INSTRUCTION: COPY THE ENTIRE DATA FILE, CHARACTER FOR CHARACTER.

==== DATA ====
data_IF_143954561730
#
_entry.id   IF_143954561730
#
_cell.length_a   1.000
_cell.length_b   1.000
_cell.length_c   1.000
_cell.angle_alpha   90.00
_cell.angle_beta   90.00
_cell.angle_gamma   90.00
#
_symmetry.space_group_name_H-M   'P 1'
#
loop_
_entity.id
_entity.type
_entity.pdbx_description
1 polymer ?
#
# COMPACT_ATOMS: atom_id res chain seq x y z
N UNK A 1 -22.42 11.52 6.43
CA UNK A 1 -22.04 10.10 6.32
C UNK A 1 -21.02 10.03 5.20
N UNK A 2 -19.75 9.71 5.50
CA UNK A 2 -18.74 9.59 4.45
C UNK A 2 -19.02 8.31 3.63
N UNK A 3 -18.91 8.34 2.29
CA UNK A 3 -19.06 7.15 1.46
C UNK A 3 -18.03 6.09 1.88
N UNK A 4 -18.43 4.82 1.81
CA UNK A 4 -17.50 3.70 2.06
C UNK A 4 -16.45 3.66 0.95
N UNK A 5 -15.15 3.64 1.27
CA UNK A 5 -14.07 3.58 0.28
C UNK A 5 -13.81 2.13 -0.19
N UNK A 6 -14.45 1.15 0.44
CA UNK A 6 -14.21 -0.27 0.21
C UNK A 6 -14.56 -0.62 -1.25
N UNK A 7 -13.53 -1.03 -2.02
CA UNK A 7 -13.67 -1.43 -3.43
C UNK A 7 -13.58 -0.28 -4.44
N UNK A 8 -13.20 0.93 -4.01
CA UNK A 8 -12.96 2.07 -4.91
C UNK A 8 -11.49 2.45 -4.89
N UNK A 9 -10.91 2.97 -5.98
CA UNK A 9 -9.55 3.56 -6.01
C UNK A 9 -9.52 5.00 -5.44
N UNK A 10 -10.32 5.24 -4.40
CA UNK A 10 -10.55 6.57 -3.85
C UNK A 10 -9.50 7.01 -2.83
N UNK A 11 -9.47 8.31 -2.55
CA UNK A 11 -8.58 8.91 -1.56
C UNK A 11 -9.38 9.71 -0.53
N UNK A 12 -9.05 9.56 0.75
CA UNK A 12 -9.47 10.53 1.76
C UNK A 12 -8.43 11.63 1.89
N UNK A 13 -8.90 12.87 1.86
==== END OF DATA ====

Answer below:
data_IF_143954561730
#
_entry.id   IF_143954561730
#
_cell.length_a   1.000
_cell.length_b   1.000
_cell.length_c   1.000
_cell.angle_alpha   90.00
_cell.angle_beta   90.00
_cell.angle_gamma   90.00
#
_symmetry.space_group_name_H-M   'P 1'
#
loop_
_entity.id
_entity.type
_entity.pdbx_description
1 polymer ?
#
# COMPACT_ATOMS: atom_id res chain seq x y z
N UNK A 1 -22.42 11.52 6.43
CA UNK A 1 -22.04 10.10 6.32
C UNK A 1 -21.02 10.03 5.20
N UNK A 2 -19.75 9.71 5.50
CA UNK A 2 -18.74 9.59 4.45
C UNK A 2 -19.02 8.31 3.63
N UNK A 3 -18.91 8.34 2.29
CA UNK A 3 -19.06 7.15 1.46
C UNK A 3 -18.03 6.09 1.88
N UNK A 4 -18.43 4.82 1.81
CA UNK A 4 -17.50 3.70 2.06
C UNK A 4 -16.45 3.66 0.95
N UNK A 5 -15.15 3.64 1.27
CA UNK A 5 -14.07 3.58 0.28
C UNK A 5 -13.81 2.13 -0.19
N UNK A 6 -14.45 1.15 0.44
CA UNK A 6 -14.21 -0.27 0.21
C UNK A 6 -14.56 -0.62 -1.25
N UNK A 7 -13.53 -1.03 -2.02
CA UNK A 7 -13.67 -1.43 -3.43
C UNK A 7 -13.58 -0.28 -4.44
N UNK A 8 -13.20 0.93 -4.01
CA UNK A 8 -12.96 2.07 -4.91
C UNK A 8 -11.49 2.45 -4.89
N UNK A 9 -10.91 2.97 -5.98
CA UNK A 9 -9.55 3.56 -6.01
C UNK A 9 -9.52 5.00 -5.44
N UNK A 10 -10.32 5.24 -4.40
CA UNK A 10 -10.55 6.57 -3.85
C UNK A 10 -9.50 7.01 -2.83
N UNK A 11 -9.47 8.31 -2.55
CA UNK A 11 -8.58 8.91 -1.56
C UNK A 11 -9.38 9.71 -0.53
N UNK A 12 -9.05 9.56 0.75
CA UNK A 12 -9.47 10.53 1.76
C UNK A 12 -8.43 11.63 1.89
N UNK A 13 -8.90 12.87 1.86